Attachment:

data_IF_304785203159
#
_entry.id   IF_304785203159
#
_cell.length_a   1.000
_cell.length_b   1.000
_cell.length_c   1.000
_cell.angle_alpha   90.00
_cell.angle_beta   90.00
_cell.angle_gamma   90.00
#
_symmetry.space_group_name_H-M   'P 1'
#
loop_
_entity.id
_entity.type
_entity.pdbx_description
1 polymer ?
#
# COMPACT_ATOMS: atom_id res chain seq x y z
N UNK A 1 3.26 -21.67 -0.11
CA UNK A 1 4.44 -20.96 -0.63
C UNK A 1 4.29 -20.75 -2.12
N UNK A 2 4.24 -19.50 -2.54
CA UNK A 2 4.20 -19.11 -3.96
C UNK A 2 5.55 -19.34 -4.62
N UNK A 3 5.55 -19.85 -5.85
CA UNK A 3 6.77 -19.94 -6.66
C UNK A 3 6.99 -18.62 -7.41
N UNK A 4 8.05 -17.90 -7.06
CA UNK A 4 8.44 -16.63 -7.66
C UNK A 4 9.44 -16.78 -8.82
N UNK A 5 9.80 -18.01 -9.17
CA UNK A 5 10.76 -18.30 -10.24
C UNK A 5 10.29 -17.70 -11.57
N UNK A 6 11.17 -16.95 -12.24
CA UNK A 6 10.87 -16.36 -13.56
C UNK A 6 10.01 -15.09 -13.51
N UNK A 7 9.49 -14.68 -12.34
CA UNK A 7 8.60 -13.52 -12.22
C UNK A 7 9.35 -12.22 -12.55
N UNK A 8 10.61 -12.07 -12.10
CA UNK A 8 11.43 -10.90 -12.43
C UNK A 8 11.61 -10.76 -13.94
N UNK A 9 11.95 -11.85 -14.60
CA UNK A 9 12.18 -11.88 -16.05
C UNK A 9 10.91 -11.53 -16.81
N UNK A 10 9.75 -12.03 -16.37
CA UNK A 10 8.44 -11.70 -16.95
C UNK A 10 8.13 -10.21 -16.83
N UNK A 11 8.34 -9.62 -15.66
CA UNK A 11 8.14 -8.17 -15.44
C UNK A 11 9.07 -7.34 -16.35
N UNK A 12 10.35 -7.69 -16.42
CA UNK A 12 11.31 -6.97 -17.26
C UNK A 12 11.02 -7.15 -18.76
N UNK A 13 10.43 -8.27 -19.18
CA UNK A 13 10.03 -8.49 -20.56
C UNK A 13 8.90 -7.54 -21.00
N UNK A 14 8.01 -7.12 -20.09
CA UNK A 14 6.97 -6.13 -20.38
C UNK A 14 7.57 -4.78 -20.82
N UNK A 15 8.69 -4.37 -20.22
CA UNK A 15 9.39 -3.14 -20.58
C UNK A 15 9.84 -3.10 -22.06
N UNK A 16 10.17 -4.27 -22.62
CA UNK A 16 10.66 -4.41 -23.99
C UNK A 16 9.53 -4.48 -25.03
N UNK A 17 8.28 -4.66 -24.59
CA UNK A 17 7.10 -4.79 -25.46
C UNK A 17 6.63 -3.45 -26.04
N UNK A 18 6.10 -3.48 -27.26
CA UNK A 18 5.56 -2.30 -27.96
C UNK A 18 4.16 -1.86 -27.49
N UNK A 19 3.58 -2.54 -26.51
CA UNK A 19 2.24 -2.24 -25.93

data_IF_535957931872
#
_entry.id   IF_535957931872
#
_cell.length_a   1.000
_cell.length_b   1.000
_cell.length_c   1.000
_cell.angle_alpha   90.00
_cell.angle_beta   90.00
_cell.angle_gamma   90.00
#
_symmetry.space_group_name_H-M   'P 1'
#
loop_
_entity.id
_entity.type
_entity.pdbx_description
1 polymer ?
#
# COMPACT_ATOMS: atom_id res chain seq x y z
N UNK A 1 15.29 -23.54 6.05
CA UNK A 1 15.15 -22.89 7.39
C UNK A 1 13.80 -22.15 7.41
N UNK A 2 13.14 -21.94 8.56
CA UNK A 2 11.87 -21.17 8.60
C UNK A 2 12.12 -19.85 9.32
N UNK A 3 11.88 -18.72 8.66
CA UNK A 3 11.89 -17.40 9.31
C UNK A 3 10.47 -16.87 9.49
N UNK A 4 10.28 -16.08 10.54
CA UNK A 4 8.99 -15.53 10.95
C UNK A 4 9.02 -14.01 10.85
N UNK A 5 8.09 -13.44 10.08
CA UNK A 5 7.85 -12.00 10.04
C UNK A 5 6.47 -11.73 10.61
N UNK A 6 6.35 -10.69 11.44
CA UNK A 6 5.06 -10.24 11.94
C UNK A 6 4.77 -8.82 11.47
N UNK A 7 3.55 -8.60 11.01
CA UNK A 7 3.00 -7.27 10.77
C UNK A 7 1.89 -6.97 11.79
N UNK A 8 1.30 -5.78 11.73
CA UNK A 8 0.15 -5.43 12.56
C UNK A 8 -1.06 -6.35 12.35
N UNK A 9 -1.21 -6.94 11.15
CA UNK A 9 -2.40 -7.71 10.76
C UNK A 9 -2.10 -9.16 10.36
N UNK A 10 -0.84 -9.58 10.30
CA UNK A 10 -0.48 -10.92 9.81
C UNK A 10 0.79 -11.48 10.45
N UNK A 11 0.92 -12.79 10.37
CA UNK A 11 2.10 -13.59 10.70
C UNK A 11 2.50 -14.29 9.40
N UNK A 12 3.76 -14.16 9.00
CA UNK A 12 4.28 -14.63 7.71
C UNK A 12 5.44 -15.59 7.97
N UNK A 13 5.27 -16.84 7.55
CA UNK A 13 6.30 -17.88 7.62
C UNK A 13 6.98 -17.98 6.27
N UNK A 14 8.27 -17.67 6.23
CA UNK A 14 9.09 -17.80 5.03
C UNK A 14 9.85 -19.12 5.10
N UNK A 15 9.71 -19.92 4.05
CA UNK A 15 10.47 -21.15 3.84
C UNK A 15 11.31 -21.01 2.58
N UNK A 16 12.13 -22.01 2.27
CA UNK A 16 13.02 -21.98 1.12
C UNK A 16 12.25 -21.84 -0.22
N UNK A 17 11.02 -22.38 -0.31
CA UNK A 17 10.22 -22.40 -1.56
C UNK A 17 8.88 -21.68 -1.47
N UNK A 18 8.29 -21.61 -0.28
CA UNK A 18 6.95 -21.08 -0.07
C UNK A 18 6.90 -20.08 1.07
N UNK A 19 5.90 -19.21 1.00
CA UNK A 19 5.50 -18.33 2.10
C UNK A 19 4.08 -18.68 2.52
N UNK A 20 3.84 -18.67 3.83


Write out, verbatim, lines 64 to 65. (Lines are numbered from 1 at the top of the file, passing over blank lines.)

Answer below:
CA UNK A 15 9.39 -3.14 -20.58
C UNK A 15 9.84 -3.10 -22.06